First Maiden Flight of HAL’s Dhruv Helicopter with Ardiden 1H/Shakti Engine

8/20/2007 - The twin-engine Dhruv helicopter built by HAL (Hindustan Aeronautics Limited), and re-engined with the Turbomeca Ardiden 1H, successfully made its maiden flight on August 16th 2007, in HAL’s helicopter division, Bangalore, India.

The representatives of the Ministry of Defence and many operators present at the occasion were given a clear demonstration of the aeromechanical behavior and the performances of this new-generation engine.

Ashok K Baweja, HAL’s Chairman declared: "After the TM333 2B2, the Shakti engine will further enhance the reliability and performances of the Dhruv under demanding flight conditions."
This maiden flight is to be followed by EASA certification of the Ardiden 1H, planned for the end of the year.

The Ardiden was built to provide a response for missions with the most demanding hot weather and altitude requirements. Developed in cooperation with Hindustan Aeronautics Limited (HAL) under an industrial partnership contract signed in February 2003, this engine combines simplicity, high technology, robustness and modernity, all for an ownership cost far lower than our competitors offers.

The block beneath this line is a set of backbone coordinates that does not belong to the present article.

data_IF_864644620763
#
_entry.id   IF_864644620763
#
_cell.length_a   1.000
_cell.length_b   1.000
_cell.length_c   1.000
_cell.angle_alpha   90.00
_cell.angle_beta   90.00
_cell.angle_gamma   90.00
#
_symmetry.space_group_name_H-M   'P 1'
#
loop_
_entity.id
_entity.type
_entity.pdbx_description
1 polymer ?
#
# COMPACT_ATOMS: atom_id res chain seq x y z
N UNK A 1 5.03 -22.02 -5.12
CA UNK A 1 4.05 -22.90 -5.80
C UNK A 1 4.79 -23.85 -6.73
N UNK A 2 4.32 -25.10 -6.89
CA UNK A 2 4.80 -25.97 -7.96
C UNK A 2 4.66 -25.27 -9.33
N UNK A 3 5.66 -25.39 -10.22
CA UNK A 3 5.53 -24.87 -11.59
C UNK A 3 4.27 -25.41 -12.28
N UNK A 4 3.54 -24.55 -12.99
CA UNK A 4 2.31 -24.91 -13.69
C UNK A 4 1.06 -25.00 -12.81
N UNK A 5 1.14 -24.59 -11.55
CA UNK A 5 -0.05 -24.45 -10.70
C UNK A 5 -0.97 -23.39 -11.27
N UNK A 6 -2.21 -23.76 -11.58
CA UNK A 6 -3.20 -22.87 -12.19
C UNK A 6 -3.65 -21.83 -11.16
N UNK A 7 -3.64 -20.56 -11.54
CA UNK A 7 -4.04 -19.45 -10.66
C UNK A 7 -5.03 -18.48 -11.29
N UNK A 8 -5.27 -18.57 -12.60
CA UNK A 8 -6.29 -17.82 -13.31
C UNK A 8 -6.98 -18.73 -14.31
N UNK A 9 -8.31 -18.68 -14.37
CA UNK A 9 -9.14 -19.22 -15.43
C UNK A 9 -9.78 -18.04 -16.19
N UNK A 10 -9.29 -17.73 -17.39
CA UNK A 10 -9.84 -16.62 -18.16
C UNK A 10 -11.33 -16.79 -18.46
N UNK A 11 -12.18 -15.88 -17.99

The Dhruv features a take-off weight of 5,500 kg. To begin with, it will be operated by the Indian armed forces. In the frame of the contract entered into in February 2003, several hundred engines will be produced over the next 10 years.
The new turboshaft engine is a further addition to the Turbomeca range, already the broadest on the market.

Two turbomeca engines for the Dhruv... The TM 333 2B2, which won its DGAC (French Civil Aviation Authority) certificate in December 2001, was also chosen by HAL to power the Dhruv. It has a take-off power of 1,100 shp. With its simple modular architecture, it boasts the threefold advantage of reliability, easy maintenance and low fuel consumption. So far, HAL has ordered several hundred engines. Today, over 200 engines have been delivered.

The Shakti, fundamentally different in design, offers a take-off power of 1 200 shp, as well as an emergency power superior of 30% compared to the TM333 2B2. The Shakti will have a TBO within a range of 3 000 to 6 000 hours.

So whatever the mission the Dhruv is called on to operate, it will have two engines ideally suited to it, while assuring its performances both at altitude and in hot weather.

The Ardiden 1H engine will be certified in India under the name of “Shakti”.

Source: Turbomeca Press Release

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